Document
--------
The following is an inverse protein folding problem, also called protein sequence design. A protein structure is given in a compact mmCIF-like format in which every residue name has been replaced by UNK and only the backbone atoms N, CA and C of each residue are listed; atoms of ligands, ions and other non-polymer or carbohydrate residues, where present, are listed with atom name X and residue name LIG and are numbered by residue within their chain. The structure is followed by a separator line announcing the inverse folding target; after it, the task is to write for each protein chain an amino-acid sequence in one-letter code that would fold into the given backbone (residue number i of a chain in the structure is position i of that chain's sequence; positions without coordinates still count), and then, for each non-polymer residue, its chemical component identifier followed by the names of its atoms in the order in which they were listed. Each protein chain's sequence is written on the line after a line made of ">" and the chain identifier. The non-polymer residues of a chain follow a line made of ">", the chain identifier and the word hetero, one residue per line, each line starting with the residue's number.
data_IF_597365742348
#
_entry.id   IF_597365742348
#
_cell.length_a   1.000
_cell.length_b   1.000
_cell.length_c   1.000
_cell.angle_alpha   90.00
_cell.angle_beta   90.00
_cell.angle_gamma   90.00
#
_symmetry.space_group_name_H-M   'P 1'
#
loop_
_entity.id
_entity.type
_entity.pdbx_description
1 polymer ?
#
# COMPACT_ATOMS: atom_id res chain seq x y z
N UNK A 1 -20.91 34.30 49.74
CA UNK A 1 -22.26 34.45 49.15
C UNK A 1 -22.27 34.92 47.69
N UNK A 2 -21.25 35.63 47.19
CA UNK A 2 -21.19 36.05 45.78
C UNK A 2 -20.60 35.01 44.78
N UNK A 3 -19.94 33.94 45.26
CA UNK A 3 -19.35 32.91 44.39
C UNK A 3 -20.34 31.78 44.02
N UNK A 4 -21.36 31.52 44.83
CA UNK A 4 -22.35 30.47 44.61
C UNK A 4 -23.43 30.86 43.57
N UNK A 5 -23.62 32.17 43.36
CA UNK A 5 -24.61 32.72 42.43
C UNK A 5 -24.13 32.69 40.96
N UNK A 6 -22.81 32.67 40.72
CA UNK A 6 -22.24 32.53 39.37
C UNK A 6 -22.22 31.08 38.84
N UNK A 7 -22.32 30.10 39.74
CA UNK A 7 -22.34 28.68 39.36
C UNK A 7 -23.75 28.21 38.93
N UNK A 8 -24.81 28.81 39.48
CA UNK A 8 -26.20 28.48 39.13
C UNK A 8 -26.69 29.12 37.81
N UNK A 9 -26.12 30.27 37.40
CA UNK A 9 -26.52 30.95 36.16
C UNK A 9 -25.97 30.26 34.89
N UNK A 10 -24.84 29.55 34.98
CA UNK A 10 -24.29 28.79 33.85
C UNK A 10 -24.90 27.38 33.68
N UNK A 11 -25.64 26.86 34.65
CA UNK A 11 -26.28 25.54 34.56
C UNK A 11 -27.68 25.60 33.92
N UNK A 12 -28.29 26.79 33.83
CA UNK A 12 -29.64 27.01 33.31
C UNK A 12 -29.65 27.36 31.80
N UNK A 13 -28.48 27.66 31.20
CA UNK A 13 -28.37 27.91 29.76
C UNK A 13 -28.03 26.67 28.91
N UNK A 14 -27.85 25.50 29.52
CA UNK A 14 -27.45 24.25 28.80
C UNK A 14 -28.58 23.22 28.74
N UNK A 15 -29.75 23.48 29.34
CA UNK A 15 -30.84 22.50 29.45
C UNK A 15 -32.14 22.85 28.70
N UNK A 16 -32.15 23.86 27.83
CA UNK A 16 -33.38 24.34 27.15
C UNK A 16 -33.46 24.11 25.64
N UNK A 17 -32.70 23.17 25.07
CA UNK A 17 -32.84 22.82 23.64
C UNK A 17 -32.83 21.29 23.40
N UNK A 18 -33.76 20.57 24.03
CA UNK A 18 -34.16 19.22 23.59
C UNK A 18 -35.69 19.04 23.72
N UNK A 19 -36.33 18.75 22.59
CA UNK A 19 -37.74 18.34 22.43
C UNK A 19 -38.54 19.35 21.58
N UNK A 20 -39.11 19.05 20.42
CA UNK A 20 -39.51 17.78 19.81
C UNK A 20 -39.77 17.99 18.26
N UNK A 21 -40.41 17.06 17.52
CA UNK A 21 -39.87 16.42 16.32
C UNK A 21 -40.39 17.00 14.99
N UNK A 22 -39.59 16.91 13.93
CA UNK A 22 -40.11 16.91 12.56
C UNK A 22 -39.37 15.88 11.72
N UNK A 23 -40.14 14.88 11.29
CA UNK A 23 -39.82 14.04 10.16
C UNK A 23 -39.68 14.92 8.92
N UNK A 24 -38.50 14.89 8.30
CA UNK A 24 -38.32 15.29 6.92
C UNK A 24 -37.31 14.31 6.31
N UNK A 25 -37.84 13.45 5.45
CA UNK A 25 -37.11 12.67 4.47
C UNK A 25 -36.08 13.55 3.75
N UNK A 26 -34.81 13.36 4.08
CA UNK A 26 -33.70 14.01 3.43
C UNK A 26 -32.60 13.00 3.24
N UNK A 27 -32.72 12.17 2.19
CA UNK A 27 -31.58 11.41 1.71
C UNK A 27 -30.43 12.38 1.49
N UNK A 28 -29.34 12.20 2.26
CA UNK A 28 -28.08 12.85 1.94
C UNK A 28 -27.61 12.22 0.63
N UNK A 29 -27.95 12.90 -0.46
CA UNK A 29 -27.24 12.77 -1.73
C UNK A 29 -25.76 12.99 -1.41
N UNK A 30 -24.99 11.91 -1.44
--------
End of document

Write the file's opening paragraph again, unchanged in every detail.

The following is an inverse protein folding problem, also called protein sequence design. A protein structure is given in a compact mmCIF-like format in which every residue name has been replaced by UNK and only the backbone atoms N, CA and C of each residue are listed; atoms of ligands, ions and other non-polymer or carbohydrate residues, where present, are listed with atom name X and residue name LIG and are numbered by residue within their chain. The structure is followed by a separator line announcing the inverse folding target; after it, the task is to write for each protein chain an amino-acid sequence in one-letter code that would fold into the given backbone (residue number i of a chain in the structure is position i of that chain's sequence; positions without coordinates still count), and then, for each non-polymer residue, its chemical component identifier followed by the names of its atoms in the order in which they were listed. Each protein chain's sequence is written on the line after a line made of ">" and the chain identifier. The non-polymer residues of a chain follow a line made of ">", the chain identifier and the word hetero, one residue per line, each line starting with the residue's number.